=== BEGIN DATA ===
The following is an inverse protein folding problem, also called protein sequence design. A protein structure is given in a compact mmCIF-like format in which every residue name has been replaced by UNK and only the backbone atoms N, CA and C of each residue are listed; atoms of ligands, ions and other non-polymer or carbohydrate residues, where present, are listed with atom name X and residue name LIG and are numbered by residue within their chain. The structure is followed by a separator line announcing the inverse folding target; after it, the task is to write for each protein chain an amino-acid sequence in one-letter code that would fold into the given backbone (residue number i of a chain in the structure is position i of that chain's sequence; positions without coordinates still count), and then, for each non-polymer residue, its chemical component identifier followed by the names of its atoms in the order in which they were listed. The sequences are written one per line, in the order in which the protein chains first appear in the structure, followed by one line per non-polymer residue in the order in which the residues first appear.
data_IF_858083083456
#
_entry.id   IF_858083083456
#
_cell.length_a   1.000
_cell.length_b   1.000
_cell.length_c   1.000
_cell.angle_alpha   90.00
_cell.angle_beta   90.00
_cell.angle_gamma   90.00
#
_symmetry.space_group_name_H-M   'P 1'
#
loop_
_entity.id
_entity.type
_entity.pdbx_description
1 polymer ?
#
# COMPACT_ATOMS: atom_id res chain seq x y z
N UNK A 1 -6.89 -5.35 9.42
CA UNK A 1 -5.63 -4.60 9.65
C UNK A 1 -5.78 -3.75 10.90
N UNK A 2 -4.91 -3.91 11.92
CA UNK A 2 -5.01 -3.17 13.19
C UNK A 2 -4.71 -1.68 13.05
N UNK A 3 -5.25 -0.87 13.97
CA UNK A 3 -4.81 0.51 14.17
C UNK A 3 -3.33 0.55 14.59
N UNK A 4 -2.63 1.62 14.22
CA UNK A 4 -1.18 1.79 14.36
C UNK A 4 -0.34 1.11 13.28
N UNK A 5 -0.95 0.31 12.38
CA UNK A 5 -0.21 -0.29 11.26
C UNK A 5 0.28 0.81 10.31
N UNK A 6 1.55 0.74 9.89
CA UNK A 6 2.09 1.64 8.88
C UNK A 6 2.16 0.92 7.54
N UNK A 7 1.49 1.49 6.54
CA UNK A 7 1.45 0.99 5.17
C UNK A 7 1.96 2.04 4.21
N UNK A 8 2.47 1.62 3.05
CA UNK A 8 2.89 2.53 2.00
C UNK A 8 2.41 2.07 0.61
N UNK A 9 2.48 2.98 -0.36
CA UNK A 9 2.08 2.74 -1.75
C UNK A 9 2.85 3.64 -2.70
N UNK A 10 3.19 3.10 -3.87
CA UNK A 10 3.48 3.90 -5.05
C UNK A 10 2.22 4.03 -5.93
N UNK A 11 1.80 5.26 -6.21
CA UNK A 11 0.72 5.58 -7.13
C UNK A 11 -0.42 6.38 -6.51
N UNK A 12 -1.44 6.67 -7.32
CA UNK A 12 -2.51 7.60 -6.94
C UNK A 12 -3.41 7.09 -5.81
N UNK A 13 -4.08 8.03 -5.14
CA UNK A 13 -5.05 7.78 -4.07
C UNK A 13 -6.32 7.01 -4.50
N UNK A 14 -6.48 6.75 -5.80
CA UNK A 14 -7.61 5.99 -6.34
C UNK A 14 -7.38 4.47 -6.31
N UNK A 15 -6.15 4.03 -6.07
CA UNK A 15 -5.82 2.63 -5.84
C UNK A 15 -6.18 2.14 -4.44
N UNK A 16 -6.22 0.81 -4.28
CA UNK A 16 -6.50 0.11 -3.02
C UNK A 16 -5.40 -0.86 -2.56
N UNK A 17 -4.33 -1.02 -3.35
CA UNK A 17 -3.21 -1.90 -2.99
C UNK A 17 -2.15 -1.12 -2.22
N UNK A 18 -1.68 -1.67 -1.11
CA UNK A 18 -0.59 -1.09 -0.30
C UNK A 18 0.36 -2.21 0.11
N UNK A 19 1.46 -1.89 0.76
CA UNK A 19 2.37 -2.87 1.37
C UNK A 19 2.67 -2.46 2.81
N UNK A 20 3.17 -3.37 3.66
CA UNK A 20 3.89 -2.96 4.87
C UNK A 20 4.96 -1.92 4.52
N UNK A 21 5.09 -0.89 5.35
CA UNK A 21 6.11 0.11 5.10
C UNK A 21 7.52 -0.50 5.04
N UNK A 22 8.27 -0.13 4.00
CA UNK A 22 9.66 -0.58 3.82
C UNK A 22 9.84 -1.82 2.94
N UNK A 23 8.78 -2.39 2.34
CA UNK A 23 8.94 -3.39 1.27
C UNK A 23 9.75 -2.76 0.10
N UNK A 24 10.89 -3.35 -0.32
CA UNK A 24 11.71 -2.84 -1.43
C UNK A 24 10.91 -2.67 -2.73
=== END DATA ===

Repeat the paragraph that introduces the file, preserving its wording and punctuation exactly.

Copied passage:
The following is an inverse protein folding problem, also called protein sequence design. A protein structure is given in a compact mmCIF-like format in which every residue name has been replaced by UNK and only the backbone atoms N, CA and C of each residue are listed; atoms of ligands, ions and other non-polymer or carbohydrate residues, where present, are listed with atom name X and residue name LIG and are numbered by residue within their chain. The structure is followed by a separator line announcing the inverse folding target; after it, the task is to write for each protein chain an amino-acid sequence in one-letter code that would fold into the given backbone (residue number i of a chain in the structure is position i of that chain's sequence; positions without coordinates still count), and then, for each non-polymer residue, its chemical component identifier followed by the names of its atoms in the order in which they were listed. The sequences are written one per line, in the order in which the protein chains first appear in the structure, followed by one line per non-polymer residue in the order in which the residues first appear.